Disadvantages of SC filters compared to active RC filters can include more noise and a phenomenon called clock feedthrough, where clock artifacts feed through to the filter output and cause noise and/or distortion.
A basic SC fixed-gain amplifier consists of an op-amp, an input capacitor (CA), a feedback capacitor (CF), and five switches. (see image below) There are two phases of operation: Phase Φ1 is referred to as charge transfer phase, with the charge acquired by the input capacitor transferred to output. Phase Φ2 is referred to as the signal acquisition phase, during which the input capacitor acquires the input signal.
The opamp’s offset voltage, added to both capacitors, removes the possible effect the offset may have on the output during the charge transfer phase. It’s called an “autozero” adjustment.
During a brief transition time between the two phases, all the switches are open to prevent failure of the circuit. During this “dead band” the stored charge on the capacitors does not change. During Phase 2 (Φ2), the input capacitor’s charge will take the only available path: through the feedback capacitor. Therefore, the feedback capacitor receives the same charge transfer. The result is an inverting amplifier with a gain set by the ratio of its two capacitors. The output voltage is only correct at the end of phase 2, and it will be near ground (at the offset voltage) during phase 2. Therefore, the sampling of SC circuit outputs must be properly timed.
Comparators, integrators, and differentiators
Removal of the feedback capacitor in the non-inverting amplifier described above results in a SC comparator. Eliminating the capacitor from the feedback loop sets the capacitor value to zero. Since the amplifier’s gain in the above circuit is the ratio of the two capacitors, removal of the feedback capacitor results in infinite gain, and the amplifier becomes a comparator. In the circuit below, during phase 1, the capacitor is charged with the input voltage. During phase 2, Vout is low if Vin is greater than analog ground (AGND), and Vout is high if Vin is less than AGND.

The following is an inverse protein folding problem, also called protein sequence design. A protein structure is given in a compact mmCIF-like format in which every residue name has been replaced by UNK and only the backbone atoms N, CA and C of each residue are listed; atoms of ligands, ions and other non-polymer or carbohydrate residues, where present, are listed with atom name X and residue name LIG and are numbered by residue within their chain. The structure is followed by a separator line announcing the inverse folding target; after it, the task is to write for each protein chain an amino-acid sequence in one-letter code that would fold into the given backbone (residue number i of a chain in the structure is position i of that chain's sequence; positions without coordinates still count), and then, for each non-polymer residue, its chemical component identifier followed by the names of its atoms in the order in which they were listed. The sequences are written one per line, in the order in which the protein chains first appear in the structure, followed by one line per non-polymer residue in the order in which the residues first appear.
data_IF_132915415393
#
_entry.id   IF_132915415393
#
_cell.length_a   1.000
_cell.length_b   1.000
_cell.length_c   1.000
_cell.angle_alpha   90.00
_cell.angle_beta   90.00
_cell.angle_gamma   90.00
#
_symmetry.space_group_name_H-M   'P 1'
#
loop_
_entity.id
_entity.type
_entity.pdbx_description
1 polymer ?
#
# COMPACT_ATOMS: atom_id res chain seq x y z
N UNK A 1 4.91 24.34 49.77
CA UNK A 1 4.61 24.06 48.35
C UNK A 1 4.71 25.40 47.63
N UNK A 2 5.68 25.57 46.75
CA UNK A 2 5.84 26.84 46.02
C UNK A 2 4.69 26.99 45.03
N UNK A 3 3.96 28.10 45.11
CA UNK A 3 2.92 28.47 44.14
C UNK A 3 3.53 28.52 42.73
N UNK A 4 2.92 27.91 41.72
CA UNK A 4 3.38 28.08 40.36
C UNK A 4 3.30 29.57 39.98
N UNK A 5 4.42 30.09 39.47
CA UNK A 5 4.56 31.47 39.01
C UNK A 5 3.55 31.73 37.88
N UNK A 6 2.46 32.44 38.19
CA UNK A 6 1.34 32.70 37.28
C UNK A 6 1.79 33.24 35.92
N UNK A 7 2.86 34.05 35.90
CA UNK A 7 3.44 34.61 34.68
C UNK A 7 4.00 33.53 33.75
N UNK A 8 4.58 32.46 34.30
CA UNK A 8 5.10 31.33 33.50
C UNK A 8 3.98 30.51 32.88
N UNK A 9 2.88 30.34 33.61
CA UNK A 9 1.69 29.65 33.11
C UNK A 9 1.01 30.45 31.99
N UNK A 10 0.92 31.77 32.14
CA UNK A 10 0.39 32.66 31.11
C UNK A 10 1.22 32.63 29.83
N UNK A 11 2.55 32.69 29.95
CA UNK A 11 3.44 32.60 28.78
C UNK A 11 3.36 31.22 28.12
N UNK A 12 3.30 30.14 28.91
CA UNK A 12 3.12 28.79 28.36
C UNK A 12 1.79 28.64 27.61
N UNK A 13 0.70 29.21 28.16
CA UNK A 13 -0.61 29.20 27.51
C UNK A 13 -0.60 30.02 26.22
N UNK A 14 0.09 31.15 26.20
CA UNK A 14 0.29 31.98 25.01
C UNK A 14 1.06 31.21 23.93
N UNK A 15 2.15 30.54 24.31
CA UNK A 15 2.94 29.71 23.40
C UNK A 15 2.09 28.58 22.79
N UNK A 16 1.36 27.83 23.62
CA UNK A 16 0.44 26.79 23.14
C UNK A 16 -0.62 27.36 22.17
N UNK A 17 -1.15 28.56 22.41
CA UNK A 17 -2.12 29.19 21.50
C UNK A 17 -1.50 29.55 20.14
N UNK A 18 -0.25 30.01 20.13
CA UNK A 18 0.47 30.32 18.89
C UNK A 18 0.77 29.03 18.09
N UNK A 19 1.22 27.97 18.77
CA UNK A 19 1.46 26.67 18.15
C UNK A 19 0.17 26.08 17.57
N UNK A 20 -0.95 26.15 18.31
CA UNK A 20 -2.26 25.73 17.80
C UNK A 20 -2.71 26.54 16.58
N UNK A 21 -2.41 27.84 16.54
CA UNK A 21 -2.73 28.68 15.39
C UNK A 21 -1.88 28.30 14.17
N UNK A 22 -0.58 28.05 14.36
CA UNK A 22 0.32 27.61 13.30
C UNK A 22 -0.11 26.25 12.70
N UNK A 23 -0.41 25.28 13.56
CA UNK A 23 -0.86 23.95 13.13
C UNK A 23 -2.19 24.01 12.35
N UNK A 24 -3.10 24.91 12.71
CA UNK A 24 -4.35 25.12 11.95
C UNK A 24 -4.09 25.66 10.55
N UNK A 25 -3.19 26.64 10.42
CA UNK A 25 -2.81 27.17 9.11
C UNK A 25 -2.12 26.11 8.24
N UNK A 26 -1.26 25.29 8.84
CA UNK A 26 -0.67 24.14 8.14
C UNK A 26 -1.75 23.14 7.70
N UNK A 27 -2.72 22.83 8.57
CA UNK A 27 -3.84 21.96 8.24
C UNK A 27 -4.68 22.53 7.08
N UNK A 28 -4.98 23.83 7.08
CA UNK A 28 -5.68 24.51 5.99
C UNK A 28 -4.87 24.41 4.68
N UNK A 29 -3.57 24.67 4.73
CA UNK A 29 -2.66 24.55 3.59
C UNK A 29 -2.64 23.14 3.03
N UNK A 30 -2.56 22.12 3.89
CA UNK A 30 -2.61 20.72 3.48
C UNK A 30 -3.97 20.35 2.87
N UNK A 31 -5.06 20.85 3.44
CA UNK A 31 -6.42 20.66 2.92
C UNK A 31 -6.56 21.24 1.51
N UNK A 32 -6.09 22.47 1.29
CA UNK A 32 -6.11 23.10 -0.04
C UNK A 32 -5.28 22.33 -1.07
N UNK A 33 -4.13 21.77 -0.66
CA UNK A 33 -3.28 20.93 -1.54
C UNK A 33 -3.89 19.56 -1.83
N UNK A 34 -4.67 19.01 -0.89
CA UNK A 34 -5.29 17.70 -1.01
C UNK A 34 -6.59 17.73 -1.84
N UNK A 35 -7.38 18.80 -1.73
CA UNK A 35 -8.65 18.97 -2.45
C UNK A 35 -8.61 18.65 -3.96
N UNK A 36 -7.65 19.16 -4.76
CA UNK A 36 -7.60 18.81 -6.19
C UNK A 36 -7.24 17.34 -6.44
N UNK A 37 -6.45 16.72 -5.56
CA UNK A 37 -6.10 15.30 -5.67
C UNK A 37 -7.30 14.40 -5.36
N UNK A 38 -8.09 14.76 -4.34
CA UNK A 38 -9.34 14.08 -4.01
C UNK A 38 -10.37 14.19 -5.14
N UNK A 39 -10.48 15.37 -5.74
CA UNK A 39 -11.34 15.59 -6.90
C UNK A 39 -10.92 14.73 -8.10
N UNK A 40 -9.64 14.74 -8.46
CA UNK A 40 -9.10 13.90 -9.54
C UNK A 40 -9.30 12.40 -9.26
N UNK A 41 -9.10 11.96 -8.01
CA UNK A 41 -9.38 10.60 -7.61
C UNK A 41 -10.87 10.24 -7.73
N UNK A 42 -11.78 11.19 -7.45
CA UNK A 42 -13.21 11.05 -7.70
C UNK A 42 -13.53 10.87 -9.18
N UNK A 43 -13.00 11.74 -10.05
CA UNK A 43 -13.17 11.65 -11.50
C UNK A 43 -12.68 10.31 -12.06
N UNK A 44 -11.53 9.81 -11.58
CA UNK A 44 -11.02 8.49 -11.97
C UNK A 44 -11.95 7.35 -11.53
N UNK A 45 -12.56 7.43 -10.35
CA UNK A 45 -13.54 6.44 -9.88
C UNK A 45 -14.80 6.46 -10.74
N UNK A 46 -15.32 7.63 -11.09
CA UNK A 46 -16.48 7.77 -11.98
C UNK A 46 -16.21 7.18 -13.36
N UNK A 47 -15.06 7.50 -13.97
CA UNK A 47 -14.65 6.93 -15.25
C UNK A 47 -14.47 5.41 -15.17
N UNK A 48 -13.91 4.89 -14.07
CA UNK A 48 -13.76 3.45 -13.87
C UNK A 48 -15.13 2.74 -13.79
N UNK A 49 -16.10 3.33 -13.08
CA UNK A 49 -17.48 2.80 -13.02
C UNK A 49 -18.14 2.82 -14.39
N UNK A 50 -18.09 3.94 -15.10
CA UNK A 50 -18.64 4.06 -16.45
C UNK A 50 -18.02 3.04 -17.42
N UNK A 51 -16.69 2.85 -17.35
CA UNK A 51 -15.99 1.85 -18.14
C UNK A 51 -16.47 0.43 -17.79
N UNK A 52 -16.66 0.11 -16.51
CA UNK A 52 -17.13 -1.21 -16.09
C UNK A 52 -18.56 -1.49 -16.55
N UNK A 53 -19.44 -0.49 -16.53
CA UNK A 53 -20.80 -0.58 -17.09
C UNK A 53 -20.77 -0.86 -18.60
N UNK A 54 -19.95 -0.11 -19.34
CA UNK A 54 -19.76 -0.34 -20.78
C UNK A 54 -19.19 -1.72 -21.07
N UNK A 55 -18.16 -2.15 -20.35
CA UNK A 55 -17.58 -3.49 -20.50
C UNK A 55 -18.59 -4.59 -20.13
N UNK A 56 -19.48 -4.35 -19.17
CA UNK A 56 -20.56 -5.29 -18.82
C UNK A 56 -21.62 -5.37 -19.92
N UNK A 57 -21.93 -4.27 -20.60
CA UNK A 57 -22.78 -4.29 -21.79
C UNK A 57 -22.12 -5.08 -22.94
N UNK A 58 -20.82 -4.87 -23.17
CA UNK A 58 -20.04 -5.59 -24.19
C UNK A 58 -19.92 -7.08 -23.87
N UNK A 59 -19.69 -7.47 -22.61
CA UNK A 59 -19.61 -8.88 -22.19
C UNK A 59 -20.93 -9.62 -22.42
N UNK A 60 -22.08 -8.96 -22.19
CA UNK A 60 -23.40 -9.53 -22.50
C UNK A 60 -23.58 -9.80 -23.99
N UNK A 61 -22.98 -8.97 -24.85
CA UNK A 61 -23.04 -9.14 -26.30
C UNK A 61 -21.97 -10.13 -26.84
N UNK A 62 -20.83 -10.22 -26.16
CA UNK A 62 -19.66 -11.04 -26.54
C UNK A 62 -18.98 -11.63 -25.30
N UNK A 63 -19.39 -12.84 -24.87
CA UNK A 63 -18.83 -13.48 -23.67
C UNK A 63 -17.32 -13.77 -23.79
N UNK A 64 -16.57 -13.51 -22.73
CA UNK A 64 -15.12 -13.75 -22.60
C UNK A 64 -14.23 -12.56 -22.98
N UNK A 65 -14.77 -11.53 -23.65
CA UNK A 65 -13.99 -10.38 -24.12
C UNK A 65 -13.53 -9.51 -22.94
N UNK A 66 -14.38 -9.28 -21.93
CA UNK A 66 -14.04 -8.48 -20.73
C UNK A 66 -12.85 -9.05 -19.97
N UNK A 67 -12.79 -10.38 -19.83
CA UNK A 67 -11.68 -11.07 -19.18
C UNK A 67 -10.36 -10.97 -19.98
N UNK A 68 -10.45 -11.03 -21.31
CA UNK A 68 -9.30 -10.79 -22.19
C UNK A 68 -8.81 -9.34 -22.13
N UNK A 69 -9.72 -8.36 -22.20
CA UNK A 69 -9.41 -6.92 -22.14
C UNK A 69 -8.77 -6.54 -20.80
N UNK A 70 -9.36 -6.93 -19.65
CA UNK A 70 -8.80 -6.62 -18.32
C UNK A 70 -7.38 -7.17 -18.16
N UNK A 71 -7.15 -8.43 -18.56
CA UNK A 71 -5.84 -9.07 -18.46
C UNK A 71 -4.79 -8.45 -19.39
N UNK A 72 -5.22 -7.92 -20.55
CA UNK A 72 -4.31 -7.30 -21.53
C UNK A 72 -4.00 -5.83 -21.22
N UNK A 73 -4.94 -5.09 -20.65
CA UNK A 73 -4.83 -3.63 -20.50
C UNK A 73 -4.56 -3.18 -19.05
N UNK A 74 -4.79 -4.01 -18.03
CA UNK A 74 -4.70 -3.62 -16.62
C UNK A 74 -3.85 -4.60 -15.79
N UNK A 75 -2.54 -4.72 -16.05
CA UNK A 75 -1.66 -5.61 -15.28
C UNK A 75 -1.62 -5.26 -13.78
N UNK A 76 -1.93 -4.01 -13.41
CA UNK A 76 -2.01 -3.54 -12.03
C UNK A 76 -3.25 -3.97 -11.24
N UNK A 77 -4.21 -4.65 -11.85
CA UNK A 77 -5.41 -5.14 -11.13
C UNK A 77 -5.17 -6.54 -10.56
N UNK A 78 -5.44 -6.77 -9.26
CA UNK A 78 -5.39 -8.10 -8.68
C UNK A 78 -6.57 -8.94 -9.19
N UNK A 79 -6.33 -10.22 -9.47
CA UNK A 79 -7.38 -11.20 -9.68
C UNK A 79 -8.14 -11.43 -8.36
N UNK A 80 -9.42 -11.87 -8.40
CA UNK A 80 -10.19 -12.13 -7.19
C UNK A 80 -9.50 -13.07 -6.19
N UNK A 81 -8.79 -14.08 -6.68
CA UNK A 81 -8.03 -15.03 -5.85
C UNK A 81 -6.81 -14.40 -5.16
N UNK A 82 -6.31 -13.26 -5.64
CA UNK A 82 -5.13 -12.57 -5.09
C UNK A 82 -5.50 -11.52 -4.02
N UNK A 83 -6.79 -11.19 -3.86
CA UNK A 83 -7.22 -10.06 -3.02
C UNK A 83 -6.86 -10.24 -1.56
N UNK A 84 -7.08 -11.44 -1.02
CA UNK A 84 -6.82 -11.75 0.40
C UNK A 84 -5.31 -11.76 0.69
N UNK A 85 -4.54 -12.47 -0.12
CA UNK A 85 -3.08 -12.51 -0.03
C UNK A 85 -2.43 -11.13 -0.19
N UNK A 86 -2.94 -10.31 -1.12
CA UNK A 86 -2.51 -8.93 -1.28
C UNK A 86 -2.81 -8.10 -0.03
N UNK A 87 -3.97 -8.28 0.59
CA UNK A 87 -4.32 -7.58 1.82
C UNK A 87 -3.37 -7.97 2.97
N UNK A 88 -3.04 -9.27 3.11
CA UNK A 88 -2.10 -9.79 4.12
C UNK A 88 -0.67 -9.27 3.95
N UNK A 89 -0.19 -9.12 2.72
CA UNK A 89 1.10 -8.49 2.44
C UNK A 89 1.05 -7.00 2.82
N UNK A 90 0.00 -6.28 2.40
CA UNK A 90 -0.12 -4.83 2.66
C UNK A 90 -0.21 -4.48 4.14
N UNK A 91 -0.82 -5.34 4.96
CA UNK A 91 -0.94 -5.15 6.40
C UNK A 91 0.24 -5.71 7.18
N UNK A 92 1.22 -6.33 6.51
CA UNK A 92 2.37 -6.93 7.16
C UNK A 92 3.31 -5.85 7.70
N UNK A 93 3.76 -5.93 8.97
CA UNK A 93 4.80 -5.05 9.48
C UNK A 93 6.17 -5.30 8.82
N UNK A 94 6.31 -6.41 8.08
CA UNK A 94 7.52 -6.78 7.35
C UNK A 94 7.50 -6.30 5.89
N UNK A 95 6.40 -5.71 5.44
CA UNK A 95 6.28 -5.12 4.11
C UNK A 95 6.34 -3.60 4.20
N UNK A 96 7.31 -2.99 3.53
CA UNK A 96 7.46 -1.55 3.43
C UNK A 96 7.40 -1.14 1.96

SCs and opamps can also be used to build integrators and differentiators. Removing the switch from CF to ground in the inverting amplifier maintains the charge on CF during the acquisition phase 1 while still allowing transfer of the input charge. During phase 1, the input capacitor (CF) charges to the input voltage, and CF maintains its charge. During phase 2, Ca discharges through CF, transferring its charge to CF. This circuit is an adjustable integrator. The gain can be changed by changing the capacitor ratios or by adjusting the sampling frequency.
A differentiator results when the input capacitor is hard connected to the analog input. In this circuit, the feedback capacitor acts like a resistor, and the input capacitor is used as a series capacitor. During phase 1, the input capacitor acquires the input voltage at that moment, Vin(T), and the feedback capacitor is discharged. During phase 2, if the input voltage changes by Δ, the charge on the input capacitor changes by Δ * CA. That same amount of charge is transferred to CF, resulting in a voltage across the feedback capacitor of Δ*CA/CF and the output voltage is proportional to the change in the input voltage over time. This is an adjustable gain differentiator with the gain equal to the ratio CA/CF.
As shown, switched capacitors are highly versatile. They can be used to implement variable resistors and filters. When paired with opamps, it can be used to build a wide variety of useful circuit blocks. The second FAQ in this series will consider the use of SCs in power conversion, including dc/dc converters, ac/dc power supplies, and solar inverters. The series will conclude with a look at “Emerging applications for switched capacitor power conversion,” including grid-scale power conversion and various possibilities for combining SC converters with state-of-the-art gallium-nitride (GaN) power switches to provide advanced power conversion solutions.
Switched capacitor, Wikipedia
The switched capacitor, Analog Devices
Understanding PSoC1 Switched Capacitor Analog Blocks, Cypress Semiconductor